Media gravitates to the outrageous while ignoring some candidates
Over the past few years, the media has transformed presidential elections from a place of political debate to the set of a reality television show. The most recent GOP debate is only the latest example of this phenomena.
The debates, and the characters who were a part of them, seem to have become a moneymaking opportunity for news organizations. In this latest debate, CNN’s website sported a picture of Donald Trump and Carly Fiorina with the caption “Round Two: The Gloves are Off.”
The result of major news outlets’ focus on the dramatization of this election has caused candidates to resort to increasingly preposterous means of getting noticed. This has been much more pronounced in the Republican field, where the number of candidates is much higher, and nowhere is it more pronounced than with Trump.
According to statistics from the Global Database of Events, Language and Tone, which took into account every time a candidate’s name was mentioned on all major news networks from the beginning of the year to the present, Trump has received the most coverage out of all candidates from both parties. The fact is, Trump is doing something right in this regard, but unfortunately it has very little to do with his policies or his political qualifications.
In an article for Rolling Stone, Matt Taibbi wrote, “This GOP race is not about policy or electability or even raising money. Instead, it’s about Nielsen ratings or trending.”
Richard Bensel, a professor of government at Cornell University, said this kind of coverage is “detrimental to public debate.”
If this is the case, then Trump really has been doing something right. He is leading in the polls as of the end of September, and according to GDELT’s data, from the moment he announced his candidacy and denounced Mexicans as rapists, he has been getting double the coverage of Hillary Clinton and more than triple the amount of coverage devoted to Jeb Bush, who at one point was Trump’s closest competitor for the nomination.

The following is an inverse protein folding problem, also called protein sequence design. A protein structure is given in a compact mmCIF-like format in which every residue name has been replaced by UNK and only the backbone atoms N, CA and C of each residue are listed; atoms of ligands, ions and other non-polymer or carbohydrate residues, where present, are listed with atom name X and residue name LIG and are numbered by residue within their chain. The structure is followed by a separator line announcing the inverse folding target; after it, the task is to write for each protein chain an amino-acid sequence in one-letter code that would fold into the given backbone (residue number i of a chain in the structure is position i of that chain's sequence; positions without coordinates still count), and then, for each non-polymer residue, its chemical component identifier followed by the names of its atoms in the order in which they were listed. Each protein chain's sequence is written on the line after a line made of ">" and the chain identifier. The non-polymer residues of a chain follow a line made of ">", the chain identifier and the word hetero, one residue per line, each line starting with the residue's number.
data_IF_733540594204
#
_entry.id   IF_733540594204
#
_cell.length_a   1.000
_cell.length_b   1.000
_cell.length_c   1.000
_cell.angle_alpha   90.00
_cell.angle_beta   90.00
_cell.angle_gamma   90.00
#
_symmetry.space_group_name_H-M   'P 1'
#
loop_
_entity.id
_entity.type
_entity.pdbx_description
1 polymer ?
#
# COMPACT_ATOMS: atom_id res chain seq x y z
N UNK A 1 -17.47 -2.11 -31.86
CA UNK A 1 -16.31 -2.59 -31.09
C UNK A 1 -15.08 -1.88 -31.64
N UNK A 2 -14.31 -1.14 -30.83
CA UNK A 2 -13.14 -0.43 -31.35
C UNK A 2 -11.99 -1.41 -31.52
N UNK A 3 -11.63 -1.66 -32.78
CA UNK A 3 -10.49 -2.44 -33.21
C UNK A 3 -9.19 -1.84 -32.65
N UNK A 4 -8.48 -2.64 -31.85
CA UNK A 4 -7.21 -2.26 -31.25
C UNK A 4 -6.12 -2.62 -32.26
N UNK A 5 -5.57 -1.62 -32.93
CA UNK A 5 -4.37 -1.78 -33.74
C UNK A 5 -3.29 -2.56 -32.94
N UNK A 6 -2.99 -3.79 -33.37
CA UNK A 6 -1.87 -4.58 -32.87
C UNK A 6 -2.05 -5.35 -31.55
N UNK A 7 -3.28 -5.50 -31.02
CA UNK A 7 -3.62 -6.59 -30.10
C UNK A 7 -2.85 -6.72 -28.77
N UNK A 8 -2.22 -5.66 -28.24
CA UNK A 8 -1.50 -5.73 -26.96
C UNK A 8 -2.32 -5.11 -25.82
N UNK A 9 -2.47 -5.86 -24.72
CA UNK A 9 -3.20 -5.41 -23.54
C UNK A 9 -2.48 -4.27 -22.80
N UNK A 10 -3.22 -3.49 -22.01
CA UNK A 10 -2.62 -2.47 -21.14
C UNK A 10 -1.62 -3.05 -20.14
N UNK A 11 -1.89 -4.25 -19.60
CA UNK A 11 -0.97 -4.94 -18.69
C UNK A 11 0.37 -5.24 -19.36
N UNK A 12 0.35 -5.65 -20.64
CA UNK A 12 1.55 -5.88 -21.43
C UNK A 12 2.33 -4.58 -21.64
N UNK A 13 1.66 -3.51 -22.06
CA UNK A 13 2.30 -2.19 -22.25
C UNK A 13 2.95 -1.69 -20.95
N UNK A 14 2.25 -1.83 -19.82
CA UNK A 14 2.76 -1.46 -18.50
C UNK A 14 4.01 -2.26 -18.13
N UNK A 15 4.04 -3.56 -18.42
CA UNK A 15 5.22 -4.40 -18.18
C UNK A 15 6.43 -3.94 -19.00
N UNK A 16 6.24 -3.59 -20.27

The inordinate amount of attention on Trump and his inflammatory remarks, combined with the fact that he has stood by these comments, seems to have gotten other candidates thinking. With so many candidates in the running, and with only a certain number allowed to sit at the grown-ups table in the debates, candidates seem to see any attention as good attention.
The result is candidates like former Arkansas Gov. Mike Huckabee saying that President Barack Obama is “taking the Israelis and basically marching them towards the door of the oven” with the Iran Nuclear Deal, and then stating the Fourteenth Amendment made abortion illegal, resulting in a brief, yet noticeable bump in the polls.
Wisconsin Gov. Scott Walker, who has since dropped out of the race, attempted to jump on the “build a wall” bandwagon, suggesting the possibility of building a wall on the Canadian border. Yet all these attempts were constantly overshadowed by Trump, who according to GDELT, has received 38 percent of the news coverage out of 17 Republican candidates since the announcement of his candidacy.
Jim Naureckas, an editor of Fairness and Accuracy in Reporting, a national media watchdog group, said the GOP race has become centered around Trump.
“There is a sense that if you want the nomination in the Republican party, that you are going to have to take away some of the Trump vote,” Naureckas said.
While this might make sense, the media’s refusal to let the Trump story die down has resulted in a near chaotic climate in the GOP race. The latest debate on Sept. 16, for example, was a scene of constant jibes and rhetoric for the sake of rhetoric. For the most part, the candidates spoke very little, and not at all seriously, about issues that concern most people in the U.S.
The consequence of this strategy used by Trump and his fellow Republican candidates is that it will come back to bite them following the primary. By allowing the entire party to be pulled further right, candidates are creating the potentially catastrophic problem of losing all of their moderate voter support, Bensel said.
“Trump is a disaster for the Republican party,” he said.
Bensel attributed this “disaster” to the fact that Trump has seized the spotlight and almost single-handedly painted the Republican party as the party of racism, misogynism and the privileged, exactly the image the party is trying to move away from.
The problem of actually getting one’s message across is hardly exclusive to the overcrowded Republican field. The problems faced by Democratic candidates who are not Clinton are equally damning to their ability to accurately convey their positions and policies, but in a different way. For Democratic candidates, the struggle does not seem to be saying the most controversial thing, but rather escaping the massive shadow of the Clinton political machine.